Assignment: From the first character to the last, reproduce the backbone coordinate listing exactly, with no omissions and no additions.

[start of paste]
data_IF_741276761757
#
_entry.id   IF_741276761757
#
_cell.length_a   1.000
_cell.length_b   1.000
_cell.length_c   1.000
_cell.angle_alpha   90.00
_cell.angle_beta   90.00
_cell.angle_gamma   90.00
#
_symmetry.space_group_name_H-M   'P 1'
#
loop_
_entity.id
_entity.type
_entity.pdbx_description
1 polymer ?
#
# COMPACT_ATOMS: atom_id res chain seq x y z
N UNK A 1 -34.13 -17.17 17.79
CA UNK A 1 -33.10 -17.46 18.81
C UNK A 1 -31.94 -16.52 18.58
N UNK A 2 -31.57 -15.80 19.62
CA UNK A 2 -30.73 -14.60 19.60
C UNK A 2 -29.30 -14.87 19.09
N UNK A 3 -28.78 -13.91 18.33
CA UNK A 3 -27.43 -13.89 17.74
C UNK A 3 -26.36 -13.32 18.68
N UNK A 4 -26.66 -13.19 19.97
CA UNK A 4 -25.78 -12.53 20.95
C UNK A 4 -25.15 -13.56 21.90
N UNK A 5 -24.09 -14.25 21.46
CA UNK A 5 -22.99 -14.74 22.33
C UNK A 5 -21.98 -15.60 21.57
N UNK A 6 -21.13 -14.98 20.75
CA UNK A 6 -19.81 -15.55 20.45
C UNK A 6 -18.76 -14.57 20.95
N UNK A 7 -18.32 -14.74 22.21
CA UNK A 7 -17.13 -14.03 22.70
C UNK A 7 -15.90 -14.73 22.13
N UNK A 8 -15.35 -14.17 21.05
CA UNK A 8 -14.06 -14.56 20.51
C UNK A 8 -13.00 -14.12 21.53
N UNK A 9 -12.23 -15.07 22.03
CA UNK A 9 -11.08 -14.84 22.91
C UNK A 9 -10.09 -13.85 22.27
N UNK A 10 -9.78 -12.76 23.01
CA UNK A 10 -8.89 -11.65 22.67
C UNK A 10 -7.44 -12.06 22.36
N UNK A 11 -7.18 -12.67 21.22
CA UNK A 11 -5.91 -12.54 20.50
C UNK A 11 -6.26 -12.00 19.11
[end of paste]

data_IF_741276761757
#
_entry.id   IF_741276761757
#
_cell.length_a   1.000
_cell.length_b   1.000
_cell.length_c   1.000
_cell.angle_alpha   90.00
_cell.angle_beta   90.00
_cell.angle_gamma   90.00
#
_symmetry.space_group_name_H-M   'P 1'
#
loop_
_entity.id
_entity.type
_entity.pdbx_description
1 polymer ?
#
# COMPACT_ATOMS: atom_id res chain seq x y z
N UNK A 1 -34.13 -17.17 17.79
CA UNK A 1 -33.10 -17.46 18.81
C UNK A 1 -31.94 -16.52 18.58
N UNK A 2 -31.57 -15.80 19.62
CA UNK A 2 -30.73 -14.60 19.60
C UNK A 2 -29.30 -14.87 19.09
N UNK A 3 -28.78 -13.91 18.33
CA UNK A 3 -27.43 -13.89 17.74
C UNK A 3 -26.36 -13.32 18.68
N UNK A 4 -26.66 -13.19 19.97
CA UNK A 4 -25.78 -12.53 20.95
C UNK A 4 -25.15 -13.56 21.90
N UNK A 5 -24.09 -14.25 21.46
CA UNK A 5 -22.99 -14.74 22.33
C UNK A 5 -21.98 -15.60 21.57
N UNK A 6 -21.13 -14.98 20.75
CA UNK A 6 -19.81 -15.55 20.45
C UNK A 6 -18.76 -14.57 20.95
N UNK A 7 -18.32 -14.74 22.21
CA UNK A 7 -17.13 -14.03 22.70
C UNK A 7 -15.90 -14.73 22.13
N UNK A 8 -15.35 -14.17 21.05
CA UNK A 8 -14.06 -14.56 20.51
C UNK A 8 -13.00 -14.12 21.53
N UNK A 9 -12.23 -15.07 22.03
CA UNK A 9 -11.08 -14.84 22.91
C UNK A 9 -10.09 -13.85 22.27
N UNK A 10 -9.78 -12.76 23.01
CA UNK A 10 -8.89 -11.65 22.67
C UNK A 10 -7.44 -12.06 22.36
N UNK A 11 -7.18 -12.67 21.22
CA UNK A 11 -5.91 -12.54 20.50
C UNK A 11 -6.26 -12.00 19.11